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the young men reviewed the subject, and said, let us go and look at the land. He had got up and came with his people. There were 200 persons with him. There were some left behind, who would also come. They did not come of their own motion. It was the great Ruler of the land who sent them. It was his promises that he came to test. He now asked that they should be carried out. They were hungry, and had worn out most of their clothes. Their horses were lean and poor. They must rest to gain strength." 580

The removal of all the Indians to the west of the Mississippi went forward, partly by their own volition, and partly under the influence of the Government officials. The movement was founded on the strength of treaty stipulations alone. The more closely the plan was examined by both white and red men, the more favor it received. Congress was much interested in the project, and several acts were presented to the consideration of both Houses, which had for their object to facilitate and give the force of legal security to the plan. February 1st, 1825, the Senate passed a bill "for the preservation and civilization of the Indian tribes within the United States;" but it failed to receive the sanction of the House of Representatives. December 27th of the same year, the House instructed their Committee on Indian Affairs, to devise a plan for allotting to each tribe a sufficiency of land, "with the sovereignty, or right of soil, in the same manner that the right of domain is secured to the respective States of the Union." In January, 1826, the bill brought forward in the House, at the previous session, was referred to the Secretary of War, with the view of obtaining such information as the subject demanded. Mr. Barbour made a very elaborate report, but no final action was taken in the matter. The principles then discussed were, however, incorporated in the treaty formed May 8th, 1828, with the Cherokees, which secured to that nation a permanent home in the West, under the most solemn guaranty of the United States, by which this territory was granted to them forever, with an appended stipulation that they should be provided with plain laws, and the individuality of the right to the land acknowledged whenever it should be desired.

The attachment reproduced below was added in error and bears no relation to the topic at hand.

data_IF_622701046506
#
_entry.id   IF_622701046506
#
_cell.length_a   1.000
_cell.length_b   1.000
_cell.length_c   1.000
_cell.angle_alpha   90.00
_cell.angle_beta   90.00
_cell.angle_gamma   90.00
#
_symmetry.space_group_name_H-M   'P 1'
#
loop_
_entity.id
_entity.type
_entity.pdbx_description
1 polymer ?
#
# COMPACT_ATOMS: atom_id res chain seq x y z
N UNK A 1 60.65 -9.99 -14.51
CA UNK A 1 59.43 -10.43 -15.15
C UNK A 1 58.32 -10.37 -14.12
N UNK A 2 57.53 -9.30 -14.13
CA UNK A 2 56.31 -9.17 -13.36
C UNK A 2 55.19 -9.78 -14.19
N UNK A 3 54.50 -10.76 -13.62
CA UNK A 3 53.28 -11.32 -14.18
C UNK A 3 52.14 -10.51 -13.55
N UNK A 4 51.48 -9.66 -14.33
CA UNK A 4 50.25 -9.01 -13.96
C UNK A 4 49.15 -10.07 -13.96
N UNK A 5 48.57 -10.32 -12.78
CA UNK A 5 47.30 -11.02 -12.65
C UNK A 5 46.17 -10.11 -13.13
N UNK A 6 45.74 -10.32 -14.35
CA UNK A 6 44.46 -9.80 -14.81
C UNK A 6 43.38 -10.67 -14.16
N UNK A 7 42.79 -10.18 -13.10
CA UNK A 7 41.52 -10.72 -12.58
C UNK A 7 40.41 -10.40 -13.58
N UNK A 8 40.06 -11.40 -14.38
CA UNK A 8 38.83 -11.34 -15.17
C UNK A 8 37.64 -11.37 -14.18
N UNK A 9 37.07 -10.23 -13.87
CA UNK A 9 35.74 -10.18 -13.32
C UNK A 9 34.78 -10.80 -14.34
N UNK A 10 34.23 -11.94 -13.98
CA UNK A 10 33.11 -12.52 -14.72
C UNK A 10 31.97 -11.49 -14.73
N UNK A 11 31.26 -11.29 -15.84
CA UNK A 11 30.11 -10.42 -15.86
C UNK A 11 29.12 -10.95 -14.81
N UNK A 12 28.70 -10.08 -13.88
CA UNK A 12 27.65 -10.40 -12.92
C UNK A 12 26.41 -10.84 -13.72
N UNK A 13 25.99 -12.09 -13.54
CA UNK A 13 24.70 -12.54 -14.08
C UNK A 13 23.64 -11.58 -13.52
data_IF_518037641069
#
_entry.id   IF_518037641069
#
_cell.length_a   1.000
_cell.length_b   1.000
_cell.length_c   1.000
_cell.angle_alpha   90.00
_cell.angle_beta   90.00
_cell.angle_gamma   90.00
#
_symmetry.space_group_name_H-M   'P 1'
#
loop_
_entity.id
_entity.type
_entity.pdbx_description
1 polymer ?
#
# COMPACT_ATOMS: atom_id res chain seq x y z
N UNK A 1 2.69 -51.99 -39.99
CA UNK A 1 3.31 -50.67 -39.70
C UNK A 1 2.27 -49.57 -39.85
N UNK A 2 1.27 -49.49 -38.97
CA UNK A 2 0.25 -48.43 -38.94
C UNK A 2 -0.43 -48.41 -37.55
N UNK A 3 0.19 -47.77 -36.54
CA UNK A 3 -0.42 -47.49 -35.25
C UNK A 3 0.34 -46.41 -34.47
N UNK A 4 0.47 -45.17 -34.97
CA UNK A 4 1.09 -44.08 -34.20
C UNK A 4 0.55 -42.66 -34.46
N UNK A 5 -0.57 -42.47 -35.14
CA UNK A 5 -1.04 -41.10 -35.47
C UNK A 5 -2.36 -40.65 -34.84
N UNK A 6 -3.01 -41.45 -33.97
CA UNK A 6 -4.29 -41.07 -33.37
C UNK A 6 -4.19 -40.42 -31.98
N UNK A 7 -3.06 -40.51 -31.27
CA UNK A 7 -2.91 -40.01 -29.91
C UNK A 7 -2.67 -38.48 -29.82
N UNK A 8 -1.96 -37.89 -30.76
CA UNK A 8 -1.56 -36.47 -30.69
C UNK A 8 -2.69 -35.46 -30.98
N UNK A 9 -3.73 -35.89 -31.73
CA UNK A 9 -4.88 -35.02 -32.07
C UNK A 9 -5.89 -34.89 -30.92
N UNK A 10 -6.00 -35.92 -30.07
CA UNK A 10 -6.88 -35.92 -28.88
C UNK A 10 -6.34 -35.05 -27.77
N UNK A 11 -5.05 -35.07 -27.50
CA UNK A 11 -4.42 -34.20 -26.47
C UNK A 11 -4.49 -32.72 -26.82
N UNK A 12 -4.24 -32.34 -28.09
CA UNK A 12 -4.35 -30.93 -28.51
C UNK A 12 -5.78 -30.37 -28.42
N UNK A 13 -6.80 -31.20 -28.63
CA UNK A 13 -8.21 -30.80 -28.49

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Schoolcraft, Henry Rowe.. History of the Indian Tribes of the United States: Their Present Condition and Prospects, and a Sketch of Their Ancient Status. Volume 6. . Philadelphia: Lippincott, Grambo and Co, 1857. [format: book; image], [genre: government document; report]. Permission: Northern Illinois University
Persistent link to this document: http://lincoln.lib.niu.edu/file.php?file=schoolcraft6.html